[Solution]Interference in Young’s Interferometer

In this lab, you will explore interference effects in a Young’s interferometer. You will use a simulation to measure interference effects and use the measured…

In this lab, you will explore interference effects in a Young’s interferometer. You will use a simulation to measure interference effects and use the measured position of interference fringes to determine the wavelength of the incident light—a primitive form of spectroscopy.
The basic equation you will explore is that of constructive interference:
. (1)
In this equation, d is the spacing between the slits, θ is the angle of propagation of the interference fringe, m is the order of the fringe, and λ is the wavelength.
If we solve for the sine of the angle and set m = 1, we get the following equation:
(2) If we plot the inverse of the slit spacing on the horizontal axis and the sine of the angle on the vertical axis, the slope will be the wavelength of the light.
You will determine the angle of the first order maximum for a range of slit spacings d, then analyze the graph to determine the wavelength. You will do this for several different colors of light, thus determining the wavelength of the different colors.
In this experiment, you will
 Measure the interference angle to the first order maximum for several different colors and spacings of slits.
 Use this data to determine the wavelengths of the different colors.
Go to this website.
and click on the “Slits”
You should see the following:
To begin, click on the laser symbol on control panel, and choose two slits. Then move the screen with the slits as close as possible to the light generator. Change slit width to minimum value and turn on light generator with the button on left. Finally, click on screen and intensity in control panel.
You should then see what is shown below:

Now you are able to follow the procedure below. You will repeat this procedure for several different colors. Your instructor will tell you which colors and how many.
Record all data in Excel or LoggerPro.
Before you start measure the horizontal distance (using tape measure) from the screen with the slits to the screen where the fringes are projected. Call this L. This will be the same for all data sets. You will need this for calculating the angle.
1. Move slit separation to minimum value (as close as possible) and you are still able to see the first order (m=1) fringe. As d decreases, the m=1 fringe will move up, stop before it moves out of the range of view.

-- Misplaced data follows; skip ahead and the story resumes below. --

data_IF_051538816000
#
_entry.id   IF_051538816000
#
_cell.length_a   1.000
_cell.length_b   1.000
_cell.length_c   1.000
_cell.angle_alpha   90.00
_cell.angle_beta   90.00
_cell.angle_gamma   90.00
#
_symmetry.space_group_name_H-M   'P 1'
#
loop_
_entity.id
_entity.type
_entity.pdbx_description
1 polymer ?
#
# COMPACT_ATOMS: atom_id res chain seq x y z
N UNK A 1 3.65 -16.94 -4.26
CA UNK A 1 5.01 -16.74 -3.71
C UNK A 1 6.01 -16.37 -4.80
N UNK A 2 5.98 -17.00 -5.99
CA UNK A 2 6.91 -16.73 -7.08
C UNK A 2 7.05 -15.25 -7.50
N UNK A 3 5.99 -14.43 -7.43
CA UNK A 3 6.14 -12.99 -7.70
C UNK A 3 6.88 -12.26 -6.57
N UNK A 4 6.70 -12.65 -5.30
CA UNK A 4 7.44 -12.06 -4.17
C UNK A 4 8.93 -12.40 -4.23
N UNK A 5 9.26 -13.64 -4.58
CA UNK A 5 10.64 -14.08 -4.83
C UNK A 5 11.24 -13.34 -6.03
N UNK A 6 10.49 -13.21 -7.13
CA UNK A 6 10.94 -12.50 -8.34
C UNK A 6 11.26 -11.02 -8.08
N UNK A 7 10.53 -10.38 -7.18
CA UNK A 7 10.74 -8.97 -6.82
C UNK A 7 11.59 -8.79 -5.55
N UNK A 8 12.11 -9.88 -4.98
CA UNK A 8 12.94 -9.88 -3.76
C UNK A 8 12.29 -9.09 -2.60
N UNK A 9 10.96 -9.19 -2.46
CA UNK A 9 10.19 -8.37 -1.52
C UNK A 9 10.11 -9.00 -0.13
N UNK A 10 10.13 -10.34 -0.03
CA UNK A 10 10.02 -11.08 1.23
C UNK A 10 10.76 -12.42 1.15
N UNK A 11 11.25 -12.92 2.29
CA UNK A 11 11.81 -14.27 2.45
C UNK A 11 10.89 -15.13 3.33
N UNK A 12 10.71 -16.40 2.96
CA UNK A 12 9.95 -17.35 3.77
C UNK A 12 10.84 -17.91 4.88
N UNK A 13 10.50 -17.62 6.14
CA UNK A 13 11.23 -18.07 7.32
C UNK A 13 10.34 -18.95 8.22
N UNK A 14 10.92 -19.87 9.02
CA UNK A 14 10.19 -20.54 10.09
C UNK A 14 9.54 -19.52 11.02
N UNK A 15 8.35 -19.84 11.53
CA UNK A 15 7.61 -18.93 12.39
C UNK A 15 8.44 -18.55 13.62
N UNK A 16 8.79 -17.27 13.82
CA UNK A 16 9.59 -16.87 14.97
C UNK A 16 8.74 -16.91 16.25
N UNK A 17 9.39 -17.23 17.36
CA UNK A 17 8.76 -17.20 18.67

2. Wait for the pattern to stabilize and then use the tape measure to measure the distance in the projection screen from the center of the forward (m=0) bright fringe to the center of the m=1 bright fringe. The is Δy.
3. Record the slit separation and the Δy value in a table.
4. Now repeat this same procedure, but move the slit separation to slightly larger, by about 200 nm. You will repeat the Δy measurement as before, and record the new d and Δy values in your table.
5. Continue until you have at least 8 data points in your table.
Once you have this data set, you will change the color of the laser light and repeat the process to collect a new data set for this new color. Keep repeating the process, each time for a new color, until you have as many data sets as your instructor tells you.
You will perform this analysis for each data set.
1. First you must calculate the sine of the angle of the interference fringe from your measurements of Δy and L. Create a new column for the sine of angle using the following formula (do you see why this is the sine?).
2. Transform the slit spacing data d to create a new column that is 1/d.
3. Insert a graph of sin(θ) on the vertical axis and 1/d on the horizontal, and add a trend line.
4. Now find slope and the intercept. Using equation (2), you can see that slope of the graph is the experimental value of wavelength.
5. Find percent error between experimental value of wavelength and standard value of wavelength (given below).
· Violet: 380–450 nm (688–789 THz frequency)
· Indigo: 445 – 464 nm
· Blue: 450–495 nm
· Green: 495–570 nm
· Yellow: 570–590 nm
· Orange: 590–620 nm
· Red: 620–750 nm (400–484 THz frequency)

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